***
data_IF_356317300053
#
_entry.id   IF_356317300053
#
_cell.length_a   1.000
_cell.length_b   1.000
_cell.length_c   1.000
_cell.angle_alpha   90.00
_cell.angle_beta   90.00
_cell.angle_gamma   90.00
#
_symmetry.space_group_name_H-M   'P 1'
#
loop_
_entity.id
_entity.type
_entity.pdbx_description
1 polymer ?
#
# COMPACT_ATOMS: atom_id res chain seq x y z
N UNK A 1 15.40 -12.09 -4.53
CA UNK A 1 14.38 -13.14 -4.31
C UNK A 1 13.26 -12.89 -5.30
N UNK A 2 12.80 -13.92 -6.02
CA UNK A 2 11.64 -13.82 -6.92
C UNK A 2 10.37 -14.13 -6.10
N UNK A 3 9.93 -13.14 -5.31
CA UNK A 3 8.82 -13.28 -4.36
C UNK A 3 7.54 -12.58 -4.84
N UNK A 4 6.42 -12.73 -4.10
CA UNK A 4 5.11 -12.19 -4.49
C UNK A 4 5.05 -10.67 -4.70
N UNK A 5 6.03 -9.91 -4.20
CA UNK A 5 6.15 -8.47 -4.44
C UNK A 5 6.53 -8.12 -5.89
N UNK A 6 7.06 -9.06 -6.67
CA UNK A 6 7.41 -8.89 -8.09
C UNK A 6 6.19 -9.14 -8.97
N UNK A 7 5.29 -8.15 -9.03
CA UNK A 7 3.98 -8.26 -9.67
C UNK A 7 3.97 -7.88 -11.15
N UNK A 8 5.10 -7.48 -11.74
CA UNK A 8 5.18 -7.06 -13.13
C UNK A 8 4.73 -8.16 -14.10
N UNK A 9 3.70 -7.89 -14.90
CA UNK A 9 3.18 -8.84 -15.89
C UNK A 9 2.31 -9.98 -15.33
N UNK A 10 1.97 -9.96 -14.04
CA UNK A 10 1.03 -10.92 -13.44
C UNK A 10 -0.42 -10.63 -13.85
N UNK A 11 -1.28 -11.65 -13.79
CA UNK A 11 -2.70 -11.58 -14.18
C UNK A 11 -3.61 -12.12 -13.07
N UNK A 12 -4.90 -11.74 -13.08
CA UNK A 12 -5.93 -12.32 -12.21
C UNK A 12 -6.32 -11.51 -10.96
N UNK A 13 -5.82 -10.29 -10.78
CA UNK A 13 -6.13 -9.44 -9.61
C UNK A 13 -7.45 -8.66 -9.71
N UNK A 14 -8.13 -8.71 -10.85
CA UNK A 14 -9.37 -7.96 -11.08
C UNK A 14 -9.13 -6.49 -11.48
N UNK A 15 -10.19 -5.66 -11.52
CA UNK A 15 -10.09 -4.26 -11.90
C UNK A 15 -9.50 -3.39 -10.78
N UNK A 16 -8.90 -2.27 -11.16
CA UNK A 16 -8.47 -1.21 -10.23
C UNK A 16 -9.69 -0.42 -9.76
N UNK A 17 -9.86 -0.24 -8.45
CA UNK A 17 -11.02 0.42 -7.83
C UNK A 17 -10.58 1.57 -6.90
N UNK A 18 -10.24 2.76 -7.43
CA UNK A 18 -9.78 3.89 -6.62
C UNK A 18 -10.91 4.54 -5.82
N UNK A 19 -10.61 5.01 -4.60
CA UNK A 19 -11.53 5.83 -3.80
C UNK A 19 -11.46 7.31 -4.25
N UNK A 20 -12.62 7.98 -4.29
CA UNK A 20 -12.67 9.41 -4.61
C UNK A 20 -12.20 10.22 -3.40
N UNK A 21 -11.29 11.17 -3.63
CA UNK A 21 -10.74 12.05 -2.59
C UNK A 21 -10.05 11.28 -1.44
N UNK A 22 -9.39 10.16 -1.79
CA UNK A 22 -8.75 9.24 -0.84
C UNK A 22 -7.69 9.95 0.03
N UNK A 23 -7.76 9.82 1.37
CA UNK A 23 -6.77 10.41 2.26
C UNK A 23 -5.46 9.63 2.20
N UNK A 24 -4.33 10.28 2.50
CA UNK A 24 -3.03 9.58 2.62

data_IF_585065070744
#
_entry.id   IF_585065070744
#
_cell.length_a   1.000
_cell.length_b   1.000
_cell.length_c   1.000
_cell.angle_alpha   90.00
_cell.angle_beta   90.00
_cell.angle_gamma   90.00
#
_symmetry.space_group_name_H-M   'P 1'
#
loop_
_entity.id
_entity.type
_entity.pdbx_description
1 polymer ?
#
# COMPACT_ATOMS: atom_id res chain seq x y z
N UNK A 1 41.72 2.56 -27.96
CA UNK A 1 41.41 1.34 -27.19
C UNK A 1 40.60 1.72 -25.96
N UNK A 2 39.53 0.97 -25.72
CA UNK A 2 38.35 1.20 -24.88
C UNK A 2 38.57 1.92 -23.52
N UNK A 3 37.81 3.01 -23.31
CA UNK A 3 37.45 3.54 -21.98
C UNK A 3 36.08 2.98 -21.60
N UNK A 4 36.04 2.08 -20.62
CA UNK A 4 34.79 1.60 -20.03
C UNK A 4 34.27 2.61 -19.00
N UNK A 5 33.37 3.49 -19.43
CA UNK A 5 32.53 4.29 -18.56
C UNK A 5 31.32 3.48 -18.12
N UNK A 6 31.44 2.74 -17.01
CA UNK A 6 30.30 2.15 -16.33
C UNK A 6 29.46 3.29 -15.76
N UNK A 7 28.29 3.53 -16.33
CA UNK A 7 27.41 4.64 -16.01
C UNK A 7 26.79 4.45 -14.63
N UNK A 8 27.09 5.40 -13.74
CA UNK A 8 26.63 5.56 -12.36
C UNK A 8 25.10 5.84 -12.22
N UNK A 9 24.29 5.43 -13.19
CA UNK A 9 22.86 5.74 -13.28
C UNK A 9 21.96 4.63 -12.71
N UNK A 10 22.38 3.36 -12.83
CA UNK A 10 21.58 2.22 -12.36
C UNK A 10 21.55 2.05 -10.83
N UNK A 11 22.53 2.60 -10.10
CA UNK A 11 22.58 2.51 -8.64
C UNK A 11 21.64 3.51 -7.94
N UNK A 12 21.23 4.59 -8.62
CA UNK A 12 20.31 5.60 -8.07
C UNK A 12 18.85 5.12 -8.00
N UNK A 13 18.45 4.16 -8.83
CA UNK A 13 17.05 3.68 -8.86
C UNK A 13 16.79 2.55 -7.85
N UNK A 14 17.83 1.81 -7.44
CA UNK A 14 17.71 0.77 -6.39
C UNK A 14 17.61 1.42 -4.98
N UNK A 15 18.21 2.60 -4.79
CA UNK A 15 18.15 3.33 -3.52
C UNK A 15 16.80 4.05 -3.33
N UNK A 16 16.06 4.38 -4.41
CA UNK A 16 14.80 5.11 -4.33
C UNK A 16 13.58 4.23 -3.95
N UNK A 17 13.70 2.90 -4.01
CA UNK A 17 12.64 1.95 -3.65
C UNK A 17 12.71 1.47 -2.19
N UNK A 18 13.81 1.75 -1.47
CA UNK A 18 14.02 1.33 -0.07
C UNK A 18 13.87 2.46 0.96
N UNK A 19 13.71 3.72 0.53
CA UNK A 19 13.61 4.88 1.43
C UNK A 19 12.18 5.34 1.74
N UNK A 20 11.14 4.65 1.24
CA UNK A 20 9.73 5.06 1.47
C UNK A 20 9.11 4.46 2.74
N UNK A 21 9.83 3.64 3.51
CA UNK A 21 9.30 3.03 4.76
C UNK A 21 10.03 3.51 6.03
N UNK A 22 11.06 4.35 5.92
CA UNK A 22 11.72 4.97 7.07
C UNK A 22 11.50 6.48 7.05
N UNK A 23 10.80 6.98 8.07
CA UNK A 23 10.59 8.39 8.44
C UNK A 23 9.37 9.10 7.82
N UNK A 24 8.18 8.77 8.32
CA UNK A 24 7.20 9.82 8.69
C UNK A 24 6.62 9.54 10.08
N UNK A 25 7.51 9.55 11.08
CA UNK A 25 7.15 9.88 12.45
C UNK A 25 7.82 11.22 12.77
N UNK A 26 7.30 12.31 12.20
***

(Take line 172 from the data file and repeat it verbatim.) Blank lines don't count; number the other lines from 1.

N UNK A 21 9.83 3.64 3.51